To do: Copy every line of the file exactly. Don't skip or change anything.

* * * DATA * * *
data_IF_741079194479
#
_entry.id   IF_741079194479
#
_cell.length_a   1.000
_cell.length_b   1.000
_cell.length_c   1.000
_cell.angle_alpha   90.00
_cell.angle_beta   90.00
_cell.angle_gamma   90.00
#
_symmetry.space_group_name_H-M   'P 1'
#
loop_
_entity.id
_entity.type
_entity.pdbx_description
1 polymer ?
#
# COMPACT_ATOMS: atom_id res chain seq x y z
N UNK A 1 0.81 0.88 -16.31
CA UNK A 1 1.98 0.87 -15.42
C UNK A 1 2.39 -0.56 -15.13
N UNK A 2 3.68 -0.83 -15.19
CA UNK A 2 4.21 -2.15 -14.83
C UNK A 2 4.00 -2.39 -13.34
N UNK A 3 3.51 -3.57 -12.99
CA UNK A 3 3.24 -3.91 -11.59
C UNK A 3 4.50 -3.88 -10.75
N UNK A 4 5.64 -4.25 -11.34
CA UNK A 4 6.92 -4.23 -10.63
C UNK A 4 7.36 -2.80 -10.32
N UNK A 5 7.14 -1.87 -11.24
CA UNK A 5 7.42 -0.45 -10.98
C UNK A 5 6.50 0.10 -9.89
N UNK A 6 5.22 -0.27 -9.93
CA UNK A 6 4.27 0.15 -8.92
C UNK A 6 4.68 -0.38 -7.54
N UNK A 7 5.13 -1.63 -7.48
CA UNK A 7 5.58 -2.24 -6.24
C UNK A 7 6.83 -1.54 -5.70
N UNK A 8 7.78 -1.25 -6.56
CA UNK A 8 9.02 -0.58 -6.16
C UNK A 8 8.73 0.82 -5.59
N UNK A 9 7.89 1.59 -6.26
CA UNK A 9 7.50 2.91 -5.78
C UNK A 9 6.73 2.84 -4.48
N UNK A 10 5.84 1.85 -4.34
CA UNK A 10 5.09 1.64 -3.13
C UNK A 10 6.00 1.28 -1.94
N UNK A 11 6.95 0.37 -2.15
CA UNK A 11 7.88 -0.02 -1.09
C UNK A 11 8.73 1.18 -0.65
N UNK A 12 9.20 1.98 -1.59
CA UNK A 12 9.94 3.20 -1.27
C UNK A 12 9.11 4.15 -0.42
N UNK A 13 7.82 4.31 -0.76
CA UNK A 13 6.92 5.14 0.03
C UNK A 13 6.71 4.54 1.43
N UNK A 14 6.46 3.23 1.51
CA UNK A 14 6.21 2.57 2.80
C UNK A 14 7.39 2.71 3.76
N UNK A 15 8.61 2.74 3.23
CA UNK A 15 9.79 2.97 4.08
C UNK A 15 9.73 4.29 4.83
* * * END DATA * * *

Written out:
data_IF_741079194479
#
_entry.id   IF_741079194479
#
_cell.length_a   1.000
_cell.length_b   1.000
_cell.length_c   1.000
_cell.angle_alpha   90.00
_cell.angle_beta   90.00
_cell.angle_gamma   90.00
#
_symmetry.space_group_name_H-M   'P 1'
#
loop_
_entity.id
_entity.type
_entity.pdbx_description
1 polymer ?
#
# COMPACT_ATOMS: atom_id res chain seq x y z
N UNK A 1 0.81 0.88 -16.31
CA UNK A 1 1.98 0.87 -15.42
C UNK A 1 2.39 -0.56 -15.13
N UNK A 2 3.68 -0.83 -15.19
CA UNK A 2 4.21 -2.15 -14.83
C UNK A 2 4.00 -2.39 -13.34
N UNK A 3 3.51 -3.57 -12.99
CA UNK A 3 3.24 -3.91 -11.59
C UNK A 3 4.50 -3.88 -10.75
N UNK A 4 5.64 -4.25 -11.34
CA UNK A 4 6.92 -4.23 -10.63
C UNK A 4 7.36 -2.80 -10.32
N UNK A 5 7.14 -1.87 -11.24
CA UNK A 5 7.42 -0.45 -10.98
C UNK A 5 6.50 0.10 -9.89
N UNK A 6 5.22 -0.27 -9.93
CA UNK A 6 4.27 0.15 -8.92
C UNK A 6 4.68 -0.38 -7.54
N UNK A 7 5.13 -1.63 -7.48
CA UNK A 7 5.58 -2.24 -6.24
C UNK A 7 6.83 -1.54 -5.70
N UNK A 8 7.78 -1.25 -6.56
CA UNK A 8 9.02 -0.58 -6.16
C UNK A 8 8.73 0.82 -5.59
N UNK A 9 7.89 1.59 -6.26
CA UNK A 9 7.50 2.91 -5.78
C UNK A 9 6.73 2.84 -4.48
N UNK A 10 5.84 1.85 -4.34
CA UNK A 10 5.09 1.64 -3.13
C UNK A 10 6.00 1.28 -1.94
N UNK A 11 6.95 0.37 -2.15
CA UNK A 11 7.88 -0.02 -1.09
C UNK A 11 8.73 1.18 -0.65
N UNK A 12 9.20 1.98 -1.59
CA UNK A 12 9.94 3.20 -1.27
C UNK A 12 9.11 4.15 -0.42
N UNK A 13 7.82 4.31 -0.76
CA UNK A 13 6.92 5.14 0.03
C UNK A 13 6.71 4.54 1.43
N UNK A 14 6.46 3.23 1.51
CA UNK A 14 6.21 2.57 2.80
C UNK A 14 7.39 2.71 3.76
N UNK A 15 8.61 2.74 3.23
CA UNK A 15 9.79 2.97 4.08
C UNK A 15 9.73 4.29 4.83